Recreational Marijuana in Washington State
TripSavvy / Rob Hadley
Washington visitors interested in using marijuana products should be aware of the details of the law regarding purchase, possession, and consumption. There are still significant restrictions on pot possession and use, as well as many practical details to be worked out about how the law will actually be implemented as many of Washington’s weed tourism services, are still being developed.
Washington State’s Initiative 502 (I-502), which decriminalizes recreational marijuana, was voted into law in November 2012. The law allows the creation of a licensed and regulated system of marijuana production and distribution, similar to the state’s liquor controls. However, I-502 does not preempt federal law. The production, distribution, sale, possession, and use of marijuana is still against and may be prosecuted under US federal law, and marijuana use is prohibited by many employers.
Keep in mind that in order to legally consume marijuana, you must be at least 21 years old. Here are some things Washington State visitors should know to stay on the right side of state law regarding recreational marijuana.
Buying Legally: Dispensaries and Shops
A few licensed retail marijuana shops are now open for business, with more opening all the time. These shops are devoted only to marijuana and marijuana products and will not sell anything else, but cannabis sampling or consumption is not allowed on the premises. Liquor stores, convenience stores, and other existing businesses will not be allowed to add pot products to their offerings.
If you’re looking for a dispensary, the easiest way to do so is to use the Leafly Store Finder app, which provides an interactive map to current marijuana retailers with detailed information about the various strains available in the shop. You can also check out the Washington State Liquor Control Board’s list of Issued Retail Licenses, which has the information for all marijuana license applicants, including the names, addresses, and phone numbers of active and pending retailers.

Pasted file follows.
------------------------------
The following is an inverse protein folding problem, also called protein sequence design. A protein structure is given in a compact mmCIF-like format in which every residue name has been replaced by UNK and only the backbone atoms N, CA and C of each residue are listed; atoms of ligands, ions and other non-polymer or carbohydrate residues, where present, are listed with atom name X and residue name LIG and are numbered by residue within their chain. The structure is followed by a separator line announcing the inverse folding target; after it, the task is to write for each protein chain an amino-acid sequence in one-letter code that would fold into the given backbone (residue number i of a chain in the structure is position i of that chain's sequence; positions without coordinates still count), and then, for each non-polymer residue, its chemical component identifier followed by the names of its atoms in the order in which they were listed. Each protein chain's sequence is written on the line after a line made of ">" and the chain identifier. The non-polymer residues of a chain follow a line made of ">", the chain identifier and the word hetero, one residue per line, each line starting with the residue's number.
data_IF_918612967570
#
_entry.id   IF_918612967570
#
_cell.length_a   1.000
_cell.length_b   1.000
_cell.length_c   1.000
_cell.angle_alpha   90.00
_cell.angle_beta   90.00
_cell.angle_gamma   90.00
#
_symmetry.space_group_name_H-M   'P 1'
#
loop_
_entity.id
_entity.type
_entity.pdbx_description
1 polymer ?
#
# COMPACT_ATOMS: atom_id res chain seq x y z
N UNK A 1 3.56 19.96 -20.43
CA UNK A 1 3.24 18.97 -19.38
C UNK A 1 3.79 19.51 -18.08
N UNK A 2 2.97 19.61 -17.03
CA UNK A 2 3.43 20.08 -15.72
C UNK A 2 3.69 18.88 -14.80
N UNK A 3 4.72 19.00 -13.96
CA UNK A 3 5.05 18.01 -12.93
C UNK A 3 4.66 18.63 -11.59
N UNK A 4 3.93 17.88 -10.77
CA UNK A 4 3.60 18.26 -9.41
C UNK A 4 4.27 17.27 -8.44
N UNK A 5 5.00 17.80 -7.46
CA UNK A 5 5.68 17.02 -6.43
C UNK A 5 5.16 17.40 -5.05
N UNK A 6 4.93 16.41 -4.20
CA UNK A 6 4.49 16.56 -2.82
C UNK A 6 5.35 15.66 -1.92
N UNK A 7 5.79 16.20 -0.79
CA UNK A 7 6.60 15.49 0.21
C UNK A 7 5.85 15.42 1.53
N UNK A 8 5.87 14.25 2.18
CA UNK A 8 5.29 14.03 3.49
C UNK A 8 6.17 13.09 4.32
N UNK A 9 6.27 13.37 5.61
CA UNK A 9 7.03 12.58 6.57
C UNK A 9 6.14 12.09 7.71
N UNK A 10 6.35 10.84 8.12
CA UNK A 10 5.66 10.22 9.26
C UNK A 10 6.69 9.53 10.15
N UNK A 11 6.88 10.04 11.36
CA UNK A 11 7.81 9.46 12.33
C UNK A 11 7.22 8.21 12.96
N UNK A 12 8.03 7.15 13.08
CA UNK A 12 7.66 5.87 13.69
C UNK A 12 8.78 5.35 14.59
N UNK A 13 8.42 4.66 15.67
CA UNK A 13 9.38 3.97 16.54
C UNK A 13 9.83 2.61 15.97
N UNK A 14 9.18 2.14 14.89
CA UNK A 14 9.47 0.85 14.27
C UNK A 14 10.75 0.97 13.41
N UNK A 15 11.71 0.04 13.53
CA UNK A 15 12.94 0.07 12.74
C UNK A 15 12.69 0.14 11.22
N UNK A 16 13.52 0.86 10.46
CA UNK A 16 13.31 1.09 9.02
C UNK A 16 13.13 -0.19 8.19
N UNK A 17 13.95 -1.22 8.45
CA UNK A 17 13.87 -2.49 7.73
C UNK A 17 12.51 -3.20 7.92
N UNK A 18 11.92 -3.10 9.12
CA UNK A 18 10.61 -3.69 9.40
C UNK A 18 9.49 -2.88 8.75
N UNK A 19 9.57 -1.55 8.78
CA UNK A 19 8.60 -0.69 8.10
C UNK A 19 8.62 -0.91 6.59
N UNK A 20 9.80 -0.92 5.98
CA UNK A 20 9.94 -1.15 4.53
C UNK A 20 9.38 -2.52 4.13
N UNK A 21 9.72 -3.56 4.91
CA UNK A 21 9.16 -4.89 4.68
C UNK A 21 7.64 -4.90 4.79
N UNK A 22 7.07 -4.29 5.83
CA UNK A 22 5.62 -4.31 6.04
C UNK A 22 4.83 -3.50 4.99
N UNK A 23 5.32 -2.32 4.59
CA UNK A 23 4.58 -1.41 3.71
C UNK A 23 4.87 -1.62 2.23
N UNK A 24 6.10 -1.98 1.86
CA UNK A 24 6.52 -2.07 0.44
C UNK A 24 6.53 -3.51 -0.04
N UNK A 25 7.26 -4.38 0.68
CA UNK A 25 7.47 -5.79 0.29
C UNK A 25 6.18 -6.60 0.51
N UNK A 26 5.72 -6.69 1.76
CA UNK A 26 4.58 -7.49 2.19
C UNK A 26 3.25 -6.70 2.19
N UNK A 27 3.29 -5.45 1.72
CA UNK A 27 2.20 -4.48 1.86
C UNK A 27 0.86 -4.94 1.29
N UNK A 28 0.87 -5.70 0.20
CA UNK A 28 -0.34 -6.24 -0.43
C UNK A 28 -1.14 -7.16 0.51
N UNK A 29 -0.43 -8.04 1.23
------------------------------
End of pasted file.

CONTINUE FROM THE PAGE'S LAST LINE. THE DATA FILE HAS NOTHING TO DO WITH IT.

Where to Smoke: Private Property
When it comes time to actually consume your marijuana products, there are few places you’re legally allowed to do so in Washington State, despite the law allowing you to buy, possess, and use it. City and state laws prohibit use in the view of the public, so your best bet is to smoke on private property.
What this means, typically, is that you have to be in someone’s private residence and have permission to smoke. However, if you find yourself in a hotel that allows smoking in the rooms, you are legally allowed to smoke marijuana there.
How Much You Can Buy: Legal Quantities
If you are 21 years of age or older in Washington State, you will not be prosecuted under state law for the possession or use of:
- One ounce of usable marijuana
- Marijuana-related paraphernalia
- 16 ounces of solid marijuana-infused product
- 72 ounces of liquid marijuana-infused product
- 7 grams of marijuana concentrate
Legal Terminology: Usable and Marijuana-Infused Products
When it comes to keeping track of your quantities, keep in mind that “usable marijuana,” “marijuana-infused product,” and “marijuana concentrate are all separate things.
According to I-502, “usable marijuana” refers to the dried marijuana flowers. Vaporizers also referred to as vape pens or vapor inhalers, have become popular “smokeless” ways to consume marijuana but still require “useable marijuana.”